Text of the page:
Vegan Diet Leads to Heart-Healthy Metrics

Six weeks ago I began a Vegan Plus diet — no meat, dairy, or eggs (the vegan), not gluten or sugar additives (the plus). The main desired results for this experiment were to improve several key health metrics — weight loss, heart health, and diabetes prevention or control.

Later, I would find out that President Bill Clinton converted to a vegan diet recently after battling some unhealthy-heart concerns, including his quadruple bypass surgery in 2004. Recently, he added stents in 2010 to restore blood flow in one of his coronary arteries. He underwent the procedure despite a reportedly excellent lifestyle change of diet and exercise. After this event, Clinton reported that he realized that not all people respond to foods and diets the same, and that he accepted that if he wanted to be a grandfather, he would have to cut out the things that reduced those odds. Therefore, Clinton committed himself to a vegan, plant-based diet.

My History of Diet Experimentation

This wasn’t my first lifestyle experiment. In May 2011 I began a concerted effort to lose weight after a Decade of Decadence. I was successful – within 12 weeks I had lost and kept off 20 lbs. Those 12 weeks were hard — I tracked my food and diet rigorously, often investing 20 minutes daily on looking up and recording my daily diet. I learned to think of food in terms of miles I’d have to run to burn off the excess calories. And I began to award myself with food whenever I put in more than 60 minutes of exercise.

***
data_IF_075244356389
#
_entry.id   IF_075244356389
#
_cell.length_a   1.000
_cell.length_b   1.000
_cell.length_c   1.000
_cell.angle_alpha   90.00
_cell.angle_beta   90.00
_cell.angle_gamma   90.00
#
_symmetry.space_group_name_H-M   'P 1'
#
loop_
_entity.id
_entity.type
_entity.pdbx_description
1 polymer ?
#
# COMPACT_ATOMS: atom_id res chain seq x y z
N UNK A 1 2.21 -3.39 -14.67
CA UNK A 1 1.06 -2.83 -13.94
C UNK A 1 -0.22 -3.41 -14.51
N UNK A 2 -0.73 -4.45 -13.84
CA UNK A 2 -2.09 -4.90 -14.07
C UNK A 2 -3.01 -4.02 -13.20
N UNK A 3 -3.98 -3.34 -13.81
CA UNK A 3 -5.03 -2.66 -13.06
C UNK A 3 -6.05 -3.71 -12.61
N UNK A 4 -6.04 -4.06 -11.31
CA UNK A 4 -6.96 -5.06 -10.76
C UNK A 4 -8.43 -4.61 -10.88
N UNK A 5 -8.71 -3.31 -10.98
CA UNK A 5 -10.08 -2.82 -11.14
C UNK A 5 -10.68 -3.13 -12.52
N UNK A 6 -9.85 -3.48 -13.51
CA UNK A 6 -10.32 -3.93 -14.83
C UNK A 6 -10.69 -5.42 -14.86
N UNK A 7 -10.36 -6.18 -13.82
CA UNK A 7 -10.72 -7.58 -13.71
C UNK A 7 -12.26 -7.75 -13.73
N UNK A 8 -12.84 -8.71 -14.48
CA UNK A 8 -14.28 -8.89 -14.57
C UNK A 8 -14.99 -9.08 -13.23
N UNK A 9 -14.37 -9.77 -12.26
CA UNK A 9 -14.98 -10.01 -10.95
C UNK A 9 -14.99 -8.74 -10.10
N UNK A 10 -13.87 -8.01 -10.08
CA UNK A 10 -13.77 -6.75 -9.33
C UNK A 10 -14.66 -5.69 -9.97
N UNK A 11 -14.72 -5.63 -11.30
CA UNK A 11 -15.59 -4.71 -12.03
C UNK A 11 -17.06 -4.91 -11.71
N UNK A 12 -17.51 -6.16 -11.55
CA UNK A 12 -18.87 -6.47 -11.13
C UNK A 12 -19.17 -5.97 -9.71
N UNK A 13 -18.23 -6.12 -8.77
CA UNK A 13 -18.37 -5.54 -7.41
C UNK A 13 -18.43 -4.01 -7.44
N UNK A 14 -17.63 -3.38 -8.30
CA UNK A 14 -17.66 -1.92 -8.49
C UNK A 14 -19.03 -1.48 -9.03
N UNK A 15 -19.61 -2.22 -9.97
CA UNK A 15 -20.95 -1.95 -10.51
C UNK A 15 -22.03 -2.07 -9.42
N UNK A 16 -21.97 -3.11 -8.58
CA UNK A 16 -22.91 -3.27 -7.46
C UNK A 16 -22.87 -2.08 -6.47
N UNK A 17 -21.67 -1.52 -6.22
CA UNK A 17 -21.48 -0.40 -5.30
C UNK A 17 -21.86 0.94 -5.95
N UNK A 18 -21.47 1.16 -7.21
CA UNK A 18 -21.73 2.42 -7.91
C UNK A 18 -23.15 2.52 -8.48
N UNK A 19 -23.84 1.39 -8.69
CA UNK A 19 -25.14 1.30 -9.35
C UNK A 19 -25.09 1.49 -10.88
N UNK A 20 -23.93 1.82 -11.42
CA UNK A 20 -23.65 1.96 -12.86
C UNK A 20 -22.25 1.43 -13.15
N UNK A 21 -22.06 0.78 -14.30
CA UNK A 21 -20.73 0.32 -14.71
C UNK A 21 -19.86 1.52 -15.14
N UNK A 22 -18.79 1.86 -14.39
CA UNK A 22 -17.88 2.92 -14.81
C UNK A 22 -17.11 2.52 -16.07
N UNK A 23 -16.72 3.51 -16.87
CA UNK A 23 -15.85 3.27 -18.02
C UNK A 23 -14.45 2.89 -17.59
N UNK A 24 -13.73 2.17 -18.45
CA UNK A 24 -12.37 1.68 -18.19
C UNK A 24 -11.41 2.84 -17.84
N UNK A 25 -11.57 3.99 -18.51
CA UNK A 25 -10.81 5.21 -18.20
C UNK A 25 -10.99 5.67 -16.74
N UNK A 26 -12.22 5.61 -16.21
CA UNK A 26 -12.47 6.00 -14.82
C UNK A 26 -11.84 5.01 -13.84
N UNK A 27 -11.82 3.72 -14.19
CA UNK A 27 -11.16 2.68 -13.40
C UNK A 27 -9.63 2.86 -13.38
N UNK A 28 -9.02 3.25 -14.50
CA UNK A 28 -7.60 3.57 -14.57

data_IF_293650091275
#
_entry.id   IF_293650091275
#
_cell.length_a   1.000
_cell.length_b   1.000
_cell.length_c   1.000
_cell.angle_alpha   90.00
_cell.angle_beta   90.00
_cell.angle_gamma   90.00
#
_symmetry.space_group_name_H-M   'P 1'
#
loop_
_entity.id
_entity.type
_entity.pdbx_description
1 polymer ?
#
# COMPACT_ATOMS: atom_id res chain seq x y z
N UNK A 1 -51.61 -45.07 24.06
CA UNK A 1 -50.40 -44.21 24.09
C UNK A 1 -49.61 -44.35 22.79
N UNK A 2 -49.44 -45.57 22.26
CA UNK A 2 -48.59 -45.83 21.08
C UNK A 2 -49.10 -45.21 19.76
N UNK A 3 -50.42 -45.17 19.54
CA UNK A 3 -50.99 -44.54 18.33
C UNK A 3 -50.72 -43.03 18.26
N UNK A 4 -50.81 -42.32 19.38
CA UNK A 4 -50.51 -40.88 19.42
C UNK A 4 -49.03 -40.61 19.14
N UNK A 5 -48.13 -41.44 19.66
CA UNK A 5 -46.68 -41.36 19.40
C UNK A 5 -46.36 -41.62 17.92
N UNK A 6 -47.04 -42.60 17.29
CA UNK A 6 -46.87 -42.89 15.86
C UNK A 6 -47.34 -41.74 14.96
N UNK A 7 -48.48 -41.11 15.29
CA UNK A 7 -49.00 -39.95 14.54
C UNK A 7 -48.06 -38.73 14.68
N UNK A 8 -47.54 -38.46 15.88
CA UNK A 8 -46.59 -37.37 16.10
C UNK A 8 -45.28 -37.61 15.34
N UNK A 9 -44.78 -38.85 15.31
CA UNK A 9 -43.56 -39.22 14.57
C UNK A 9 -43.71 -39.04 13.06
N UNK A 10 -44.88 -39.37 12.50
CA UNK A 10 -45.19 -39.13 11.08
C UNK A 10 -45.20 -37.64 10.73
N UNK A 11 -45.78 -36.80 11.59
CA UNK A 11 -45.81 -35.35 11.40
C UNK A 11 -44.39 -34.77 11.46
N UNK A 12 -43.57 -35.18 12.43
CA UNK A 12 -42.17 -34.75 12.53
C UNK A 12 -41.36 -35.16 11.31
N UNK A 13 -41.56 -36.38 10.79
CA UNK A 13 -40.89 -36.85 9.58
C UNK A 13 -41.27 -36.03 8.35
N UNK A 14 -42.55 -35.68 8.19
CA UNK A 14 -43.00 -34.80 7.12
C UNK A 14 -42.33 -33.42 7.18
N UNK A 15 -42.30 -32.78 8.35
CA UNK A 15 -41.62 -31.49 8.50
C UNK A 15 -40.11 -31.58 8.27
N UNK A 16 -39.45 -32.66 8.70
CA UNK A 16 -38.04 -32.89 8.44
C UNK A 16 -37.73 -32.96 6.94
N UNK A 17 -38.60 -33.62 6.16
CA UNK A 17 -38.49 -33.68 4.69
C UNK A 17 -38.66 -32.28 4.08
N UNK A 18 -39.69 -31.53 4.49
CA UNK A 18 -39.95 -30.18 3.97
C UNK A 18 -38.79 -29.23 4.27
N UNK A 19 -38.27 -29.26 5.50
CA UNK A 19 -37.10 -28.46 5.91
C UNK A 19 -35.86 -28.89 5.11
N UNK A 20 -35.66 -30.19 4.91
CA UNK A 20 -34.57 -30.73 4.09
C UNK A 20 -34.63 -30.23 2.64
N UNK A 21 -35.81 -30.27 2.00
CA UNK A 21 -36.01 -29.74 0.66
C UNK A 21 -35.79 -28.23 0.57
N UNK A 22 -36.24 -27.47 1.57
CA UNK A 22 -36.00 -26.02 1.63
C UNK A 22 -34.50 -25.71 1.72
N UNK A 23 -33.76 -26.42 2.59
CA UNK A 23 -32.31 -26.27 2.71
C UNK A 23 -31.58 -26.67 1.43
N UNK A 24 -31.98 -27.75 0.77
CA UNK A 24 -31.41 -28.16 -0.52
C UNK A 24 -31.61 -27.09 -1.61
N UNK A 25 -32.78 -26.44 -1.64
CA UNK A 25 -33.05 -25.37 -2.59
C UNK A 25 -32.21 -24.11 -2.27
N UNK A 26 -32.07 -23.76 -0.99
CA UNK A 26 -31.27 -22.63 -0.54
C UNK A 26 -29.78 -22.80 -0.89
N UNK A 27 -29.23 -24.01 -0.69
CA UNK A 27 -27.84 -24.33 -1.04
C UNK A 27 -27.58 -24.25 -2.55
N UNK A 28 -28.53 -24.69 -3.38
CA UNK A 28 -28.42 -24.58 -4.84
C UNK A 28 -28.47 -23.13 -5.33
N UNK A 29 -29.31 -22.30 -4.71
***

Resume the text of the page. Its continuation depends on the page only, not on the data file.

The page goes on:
These bad habits of food rewards shouldn’t have surprised me when after 7 months I noticed that I was gaining weight once again even while training for half marathons. I pinpointed the weight gain to a return of my bad eating habits — both quality and quantity — and a focus on endurance training vs. daily exercise. Sure, I had run 5 half marathons, but I was also eating terribly again and exercising inconsistently.

So in August of this 2012, I decided to face my food demons with a radical experimental diet.

The Vegan Plus Diet Results

In February 2012 I went for my first physical in some years. My follow-up physical 6 months later found the following blood work results.

I lost 10 lbs. in 6 weeks on a vegan plus diet

What’s more, I did it without tracking and recording my diet daily. I did track it for the first few weeks to ensure I was getting enough core nutrients (i.e., protein) and vitamins (B12).

In retrospect, this significant weight loss makes sense — a vegan diet is naturally nutrient-dense and calorie-light. One ounce of cheese is loaded with 100+ calories, and 3.5 oz serving of red meat 150+ calories. And who only eats one serving of cheese or meat? Not the non-vegan me.